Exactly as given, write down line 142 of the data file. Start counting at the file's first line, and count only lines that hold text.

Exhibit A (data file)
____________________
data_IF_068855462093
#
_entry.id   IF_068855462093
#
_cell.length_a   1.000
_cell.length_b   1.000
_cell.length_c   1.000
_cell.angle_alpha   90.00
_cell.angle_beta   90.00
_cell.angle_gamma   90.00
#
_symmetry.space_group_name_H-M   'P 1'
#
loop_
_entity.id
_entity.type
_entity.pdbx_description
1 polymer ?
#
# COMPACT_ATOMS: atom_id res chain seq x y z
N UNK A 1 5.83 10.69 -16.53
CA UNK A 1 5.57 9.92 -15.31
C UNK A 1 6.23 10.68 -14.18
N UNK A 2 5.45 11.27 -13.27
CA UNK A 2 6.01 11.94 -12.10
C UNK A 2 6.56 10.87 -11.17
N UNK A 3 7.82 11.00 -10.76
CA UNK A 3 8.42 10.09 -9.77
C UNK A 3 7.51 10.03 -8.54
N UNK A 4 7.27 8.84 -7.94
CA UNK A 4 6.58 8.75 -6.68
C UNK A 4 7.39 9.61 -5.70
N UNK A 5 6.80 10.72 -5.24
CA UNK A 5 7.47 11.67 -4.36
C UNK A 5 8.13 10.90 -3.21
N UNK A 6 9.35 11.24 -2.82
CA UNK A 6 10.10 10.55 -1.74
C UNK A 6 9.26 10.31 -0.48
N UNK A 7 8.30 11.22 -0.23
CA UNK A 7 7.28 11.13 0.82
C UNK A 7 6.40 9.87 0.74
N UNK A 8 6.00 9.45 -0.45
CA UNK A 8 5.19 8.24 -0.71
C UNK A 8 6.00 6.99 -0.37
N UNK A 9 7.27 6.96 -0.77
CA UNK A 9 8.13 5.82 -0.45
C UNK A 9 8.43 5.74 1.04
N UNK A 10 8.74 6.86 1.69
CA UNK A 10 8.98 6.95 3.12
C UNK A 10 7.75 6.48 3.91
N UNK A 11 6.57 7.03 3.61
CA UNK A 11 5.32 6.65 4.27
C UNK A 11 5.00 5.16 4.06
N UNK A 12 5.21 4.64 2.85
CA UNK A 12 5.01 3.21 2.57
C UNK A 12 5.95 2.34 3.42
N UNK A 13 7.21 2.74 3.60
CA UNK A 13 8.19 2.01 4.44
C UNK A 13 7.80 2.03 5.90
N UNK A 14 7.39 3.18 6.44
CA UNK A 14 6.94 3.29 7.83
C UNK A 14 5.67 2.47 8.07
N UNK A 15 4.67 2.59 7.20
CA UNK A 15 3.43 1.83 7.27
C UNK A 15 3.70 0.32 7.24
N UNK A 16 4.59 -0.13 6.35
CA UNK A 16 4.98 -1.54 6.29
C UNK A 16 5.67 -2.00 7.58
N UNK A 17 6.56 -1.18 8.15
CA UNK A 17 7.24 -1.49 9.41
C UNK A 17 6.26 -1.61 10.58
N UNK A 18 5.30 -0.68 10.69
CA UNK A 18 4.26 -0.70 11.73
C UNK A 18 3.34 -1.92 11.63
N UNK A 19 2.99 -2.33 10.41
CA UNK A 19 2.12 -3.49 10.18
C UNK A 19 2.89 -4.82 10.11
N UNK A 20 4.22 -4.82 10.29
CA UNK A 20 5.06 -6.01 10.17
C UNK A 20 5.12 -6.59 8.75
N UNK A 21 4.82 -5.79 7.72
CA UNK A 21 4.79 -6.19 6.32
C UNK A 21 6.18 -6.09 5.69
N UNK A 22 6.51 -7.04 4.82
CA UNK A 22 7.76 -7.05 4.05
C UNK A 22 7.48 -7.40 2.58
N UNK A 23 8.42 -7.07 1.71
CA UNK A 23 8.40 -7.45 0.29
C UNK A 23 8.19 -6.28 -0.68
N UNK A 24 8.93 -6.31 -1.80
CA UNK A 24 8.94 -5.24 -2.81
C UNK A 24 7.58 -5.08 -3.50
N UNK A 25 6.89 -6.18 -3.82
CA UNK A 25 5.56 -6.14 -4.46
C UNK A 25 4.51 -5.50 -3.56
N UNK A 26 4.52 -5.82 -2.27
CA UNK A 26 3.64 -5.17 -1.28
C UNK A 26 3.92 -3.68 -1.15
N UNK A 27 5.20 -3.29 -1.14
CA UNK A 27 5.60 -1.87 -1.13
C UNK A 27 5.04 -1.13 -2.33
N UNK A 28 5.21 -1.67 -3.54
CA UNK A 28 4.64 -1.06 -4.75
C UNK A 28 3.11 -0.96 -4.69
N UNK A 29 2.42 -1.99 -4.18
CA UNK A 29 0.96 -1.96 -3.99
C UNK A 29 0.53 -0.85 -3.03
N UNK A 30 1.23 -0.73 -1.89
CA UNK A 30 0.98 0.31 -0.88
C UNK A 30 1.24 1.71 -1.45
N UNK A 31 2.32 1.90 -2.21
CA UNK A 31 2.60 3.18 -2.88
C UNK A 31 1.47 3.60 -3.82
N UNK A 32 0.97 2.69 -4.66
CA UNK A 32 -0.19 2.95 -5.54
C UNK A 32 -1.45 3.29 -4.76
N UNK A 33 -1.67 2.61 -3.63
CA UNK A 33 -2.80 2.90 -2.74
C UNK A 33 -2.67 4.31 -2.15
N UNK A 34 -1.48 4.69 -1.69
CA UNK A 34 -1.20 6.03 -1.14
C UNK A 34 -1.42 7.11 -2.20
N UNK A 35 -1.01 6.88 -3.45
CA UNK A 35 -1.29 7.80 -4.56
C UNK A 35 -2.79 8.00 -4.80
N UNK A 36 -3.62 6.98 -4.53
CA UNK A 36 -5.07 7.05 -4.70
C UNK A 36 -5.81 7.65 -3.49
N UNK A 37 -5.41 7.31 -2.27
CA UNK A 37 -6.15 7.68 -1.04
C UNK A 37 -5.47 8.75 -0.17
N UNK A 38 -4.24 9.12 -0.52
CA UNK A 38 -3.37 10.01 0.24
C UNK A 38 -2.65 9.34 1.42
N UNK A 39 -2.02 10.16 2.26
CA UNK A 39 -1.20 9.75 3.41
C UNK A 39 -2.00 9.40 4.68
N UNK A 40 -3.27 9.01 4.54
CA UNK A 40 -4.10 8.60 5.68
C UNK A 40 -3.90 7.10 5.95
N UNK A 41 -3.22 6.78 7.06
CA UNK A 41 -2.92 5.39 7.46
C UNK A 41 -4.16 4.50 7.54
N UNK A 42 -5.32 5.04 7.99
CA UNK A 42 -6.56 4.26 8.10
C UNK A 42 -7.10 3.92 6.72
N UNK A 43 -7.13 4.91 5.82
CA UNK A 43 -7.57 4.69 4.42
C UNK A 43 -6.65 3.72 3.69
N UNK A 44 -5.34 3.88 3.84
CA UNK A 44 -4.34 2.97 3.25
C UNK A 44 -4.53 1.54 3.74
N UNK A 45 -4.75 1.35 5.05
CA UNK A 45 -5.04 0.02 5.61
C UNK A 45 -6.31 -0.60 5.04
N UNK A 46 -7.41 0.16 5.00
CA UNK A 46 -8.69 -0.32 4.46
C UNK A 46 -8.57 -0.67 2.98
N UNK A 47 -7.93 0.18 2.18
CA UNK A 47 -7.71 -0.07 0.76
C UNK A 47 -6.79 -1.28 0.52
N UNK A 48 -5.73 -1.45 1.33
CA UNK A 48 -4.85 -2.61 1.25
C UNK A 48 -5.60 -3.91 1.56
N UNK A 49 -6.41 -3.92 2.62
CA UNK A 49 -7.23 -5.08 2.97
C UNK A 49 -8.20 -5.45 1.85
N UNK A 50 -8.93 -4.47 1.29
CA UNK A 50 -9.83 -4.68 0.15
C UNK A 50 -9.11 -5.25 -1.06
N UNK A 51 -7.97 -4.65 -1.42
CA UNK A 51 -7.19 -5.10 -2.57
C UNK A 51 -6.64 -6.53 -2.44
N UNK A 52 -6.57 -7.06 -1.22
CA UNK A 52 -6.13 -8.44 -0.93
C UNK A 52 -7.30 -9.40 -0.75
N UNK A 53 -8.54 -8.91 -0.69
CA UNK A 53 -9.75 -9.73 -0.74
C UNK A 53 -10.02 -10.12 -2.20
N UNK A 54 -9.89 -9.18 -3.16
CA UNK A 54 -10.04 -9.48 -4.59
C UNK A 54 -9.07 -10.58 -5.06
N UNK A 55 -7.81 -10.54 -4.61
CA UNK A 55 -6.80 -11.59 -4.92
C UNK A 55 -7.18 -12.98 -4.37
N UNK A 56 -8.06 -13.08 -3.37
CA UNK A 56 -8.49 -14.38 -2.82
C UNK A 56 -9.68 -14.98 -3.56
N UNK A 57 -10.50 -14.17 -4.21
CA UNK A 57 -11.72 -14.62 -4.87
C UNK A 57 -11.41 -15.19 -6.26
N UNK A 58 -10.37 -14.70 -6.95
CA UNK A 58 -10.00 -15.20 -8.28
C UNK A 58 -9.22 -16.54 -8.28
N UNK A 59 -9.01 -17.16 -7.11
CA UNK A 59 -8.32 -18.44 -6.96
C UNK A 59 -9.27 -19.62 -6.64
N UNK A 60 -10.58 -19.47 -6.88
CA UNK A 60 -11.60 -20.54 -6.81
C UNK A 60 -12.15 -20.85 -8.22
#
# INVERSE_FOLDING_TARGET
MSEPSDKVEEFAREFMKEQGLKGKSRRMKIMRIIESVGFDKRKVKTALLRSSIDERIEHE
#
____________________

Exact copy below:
CA UNK A 41 -2.92 5.39 7.46